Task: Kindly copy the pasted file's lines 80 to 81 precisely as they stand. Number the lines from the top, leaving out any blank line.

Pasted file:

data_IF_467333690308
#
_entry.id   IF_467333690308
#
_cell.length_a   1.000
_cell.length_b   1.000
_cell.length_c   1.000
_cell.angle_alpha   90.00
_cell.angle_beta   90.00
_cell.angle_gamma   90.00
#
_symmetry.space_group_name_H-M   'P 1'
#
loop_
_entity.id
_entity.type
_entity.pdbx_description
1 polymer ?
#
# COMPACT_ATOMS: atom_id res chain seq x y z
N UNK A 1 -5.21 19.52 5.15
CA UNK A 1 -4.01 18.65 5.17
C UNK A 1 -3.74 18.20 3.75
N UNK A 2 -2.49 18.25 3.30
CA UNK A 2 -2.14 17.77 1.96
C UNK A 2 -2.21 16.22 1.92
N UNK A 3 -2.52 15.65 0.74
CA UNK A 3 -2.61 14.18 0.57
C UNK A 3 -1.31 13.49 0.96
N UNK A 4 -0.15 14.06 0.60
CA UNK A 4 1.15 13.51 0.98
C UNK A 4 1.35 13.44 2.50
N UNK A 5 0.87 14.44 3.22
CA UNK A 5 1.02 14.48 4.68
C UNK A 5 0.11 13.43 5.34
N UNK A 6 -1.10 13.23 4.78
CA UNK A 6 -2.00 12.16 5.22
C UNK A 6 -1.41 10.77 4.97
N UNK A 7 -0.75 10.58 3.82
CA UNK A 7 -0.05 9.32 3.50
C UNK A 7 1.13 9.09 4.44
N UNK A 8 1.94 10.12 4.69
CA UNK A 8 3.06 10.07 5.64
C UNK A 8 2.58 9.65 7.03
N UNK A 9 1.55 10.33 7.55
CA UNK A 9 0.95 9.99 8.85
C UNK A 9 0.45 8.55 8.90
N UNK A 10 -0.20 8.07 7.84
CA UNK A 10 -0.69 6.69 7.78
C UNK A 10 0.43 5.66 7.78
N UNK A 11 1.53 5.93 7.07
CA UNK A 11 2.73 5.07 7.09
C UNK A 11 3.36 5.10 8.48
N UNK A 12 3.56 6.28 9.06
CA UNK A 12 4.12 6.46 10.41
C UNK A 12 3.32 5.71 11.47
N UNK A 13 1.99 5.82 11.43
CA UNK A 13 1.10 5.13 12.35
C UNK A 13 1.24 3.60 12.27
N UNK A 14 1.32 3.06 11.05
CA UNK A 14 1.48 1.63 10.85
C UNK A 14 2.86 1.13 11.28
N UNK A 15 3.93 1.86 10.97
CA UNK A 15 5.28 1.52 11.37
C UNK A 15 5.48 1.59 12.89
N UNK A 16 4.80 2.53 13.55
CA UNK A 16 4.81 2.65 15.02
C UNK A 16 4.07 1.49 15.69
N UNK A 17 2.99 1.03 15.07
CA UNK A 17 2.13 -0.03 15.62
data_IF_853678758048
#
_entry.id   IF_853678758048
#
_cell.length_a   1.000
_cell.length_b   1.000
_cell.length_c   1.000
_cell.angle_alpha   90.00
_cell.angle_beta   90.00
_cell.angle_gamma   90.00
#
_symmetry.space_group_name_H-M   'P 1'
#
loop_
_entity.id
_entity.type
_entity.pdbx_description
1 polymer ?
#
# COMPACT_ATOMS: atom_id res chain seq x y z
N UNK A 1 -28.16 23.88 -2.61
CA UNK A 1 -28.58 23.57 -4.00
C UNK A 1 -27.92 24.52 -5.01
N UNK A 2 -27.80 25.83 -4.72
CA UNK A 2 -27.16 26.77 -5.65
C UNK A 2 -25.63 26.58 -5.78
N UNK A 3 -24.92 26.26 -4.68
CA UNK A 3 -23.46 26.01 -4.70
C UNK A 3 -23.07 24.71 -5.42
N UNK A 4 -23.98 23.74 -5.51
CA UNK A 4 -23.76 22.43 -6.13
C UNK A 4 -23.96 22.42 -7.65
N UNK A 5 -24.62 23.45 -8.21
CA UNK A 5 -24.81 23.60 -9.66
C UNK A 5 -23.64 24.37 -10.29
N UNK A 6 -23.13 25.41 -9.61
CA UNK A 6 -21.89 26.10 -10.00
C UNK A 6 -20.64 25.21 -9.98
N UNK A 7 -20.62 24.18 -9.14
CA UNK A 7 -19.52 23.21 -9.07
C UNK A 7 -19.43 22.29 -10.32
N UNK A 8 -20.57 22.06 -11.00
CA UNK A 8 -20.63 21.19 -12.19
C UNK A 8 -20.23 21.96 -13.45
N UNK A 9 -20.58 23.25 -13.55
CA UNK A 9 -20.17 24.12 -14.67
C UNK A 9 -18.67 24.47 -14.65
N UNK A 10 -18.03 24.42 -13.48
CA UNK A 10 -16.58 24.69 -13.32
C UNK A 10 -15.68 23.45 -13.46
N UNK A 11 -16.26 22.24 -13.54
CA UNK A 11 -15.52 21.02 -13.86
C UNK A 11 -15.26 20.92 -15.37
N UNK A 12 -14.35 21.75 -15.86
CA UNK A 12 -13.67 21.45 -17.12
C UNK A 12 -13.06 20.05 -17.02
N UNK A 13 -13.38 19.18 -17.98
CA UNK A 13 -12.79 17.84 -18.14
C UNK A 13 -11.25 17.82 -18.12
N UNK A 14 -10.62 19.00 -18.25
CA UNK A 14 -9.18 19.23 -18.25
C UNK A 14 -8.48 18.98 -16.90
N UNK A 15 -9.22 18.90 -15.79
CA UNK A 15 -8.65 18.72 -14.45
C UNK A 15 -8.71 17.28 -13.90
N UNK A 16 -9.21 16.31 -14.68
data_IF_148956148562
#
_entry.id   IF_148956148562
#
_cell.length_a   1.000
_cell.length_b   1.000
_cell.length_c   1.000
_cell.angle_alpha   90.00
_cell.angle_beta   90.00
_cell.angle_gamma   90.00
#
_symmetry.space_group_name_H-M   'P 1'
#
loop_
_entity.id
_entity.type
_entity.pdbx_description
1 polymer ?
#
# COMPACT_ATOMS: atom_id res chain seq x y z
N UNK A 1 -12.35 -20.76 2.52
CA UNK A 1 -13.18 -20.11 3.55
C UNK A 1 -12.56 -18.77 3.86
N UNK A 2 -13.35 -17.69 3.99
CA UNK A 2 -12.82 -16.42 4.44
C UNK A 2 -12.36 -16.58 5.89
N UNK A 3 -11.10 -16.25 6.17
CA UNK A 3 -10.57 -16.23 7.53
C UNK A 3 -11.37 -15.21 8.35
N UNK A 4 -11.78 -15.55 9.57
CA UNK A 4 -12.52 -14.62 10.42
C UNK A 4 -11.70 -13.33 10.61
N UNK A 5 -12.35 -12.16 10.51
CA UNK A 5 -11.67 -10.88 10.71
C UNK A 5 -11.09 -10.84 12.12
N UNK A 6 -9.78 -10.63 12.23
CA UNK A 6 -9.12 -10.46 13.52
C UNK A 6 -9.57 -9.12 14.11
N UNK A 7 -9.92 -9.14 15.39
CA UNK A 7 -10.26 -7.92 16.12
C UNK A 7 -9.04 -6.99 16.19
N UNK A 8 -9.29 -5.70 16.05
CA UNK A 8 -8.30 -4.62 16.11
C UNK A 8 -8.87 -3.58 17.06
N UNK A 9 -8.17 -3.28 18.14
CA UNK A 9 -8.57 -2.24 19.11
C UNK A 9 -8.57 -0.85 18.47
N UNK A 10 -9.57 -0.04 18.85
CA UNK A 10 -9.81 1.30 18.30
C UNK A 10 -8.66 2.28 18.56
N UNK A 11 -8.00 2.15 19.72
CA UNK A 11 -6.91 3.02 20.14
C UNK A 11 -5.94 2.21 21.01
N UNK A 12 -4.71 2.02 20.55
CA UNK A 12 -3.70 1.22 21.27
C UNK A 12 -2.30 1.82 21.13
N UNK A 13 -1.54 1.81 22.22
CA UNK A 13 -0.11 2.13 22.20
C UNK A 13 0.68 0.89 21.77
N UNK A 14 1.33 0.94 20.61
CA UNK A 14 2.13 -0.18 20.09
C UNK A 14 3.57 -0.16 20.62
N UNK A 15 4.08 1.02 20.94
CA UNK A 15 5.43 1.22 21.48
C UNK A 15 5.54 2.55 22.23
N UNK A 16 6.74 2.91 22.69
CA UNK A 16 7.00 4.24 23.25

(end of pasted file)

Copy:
_cell.angle_gamma   90.00
#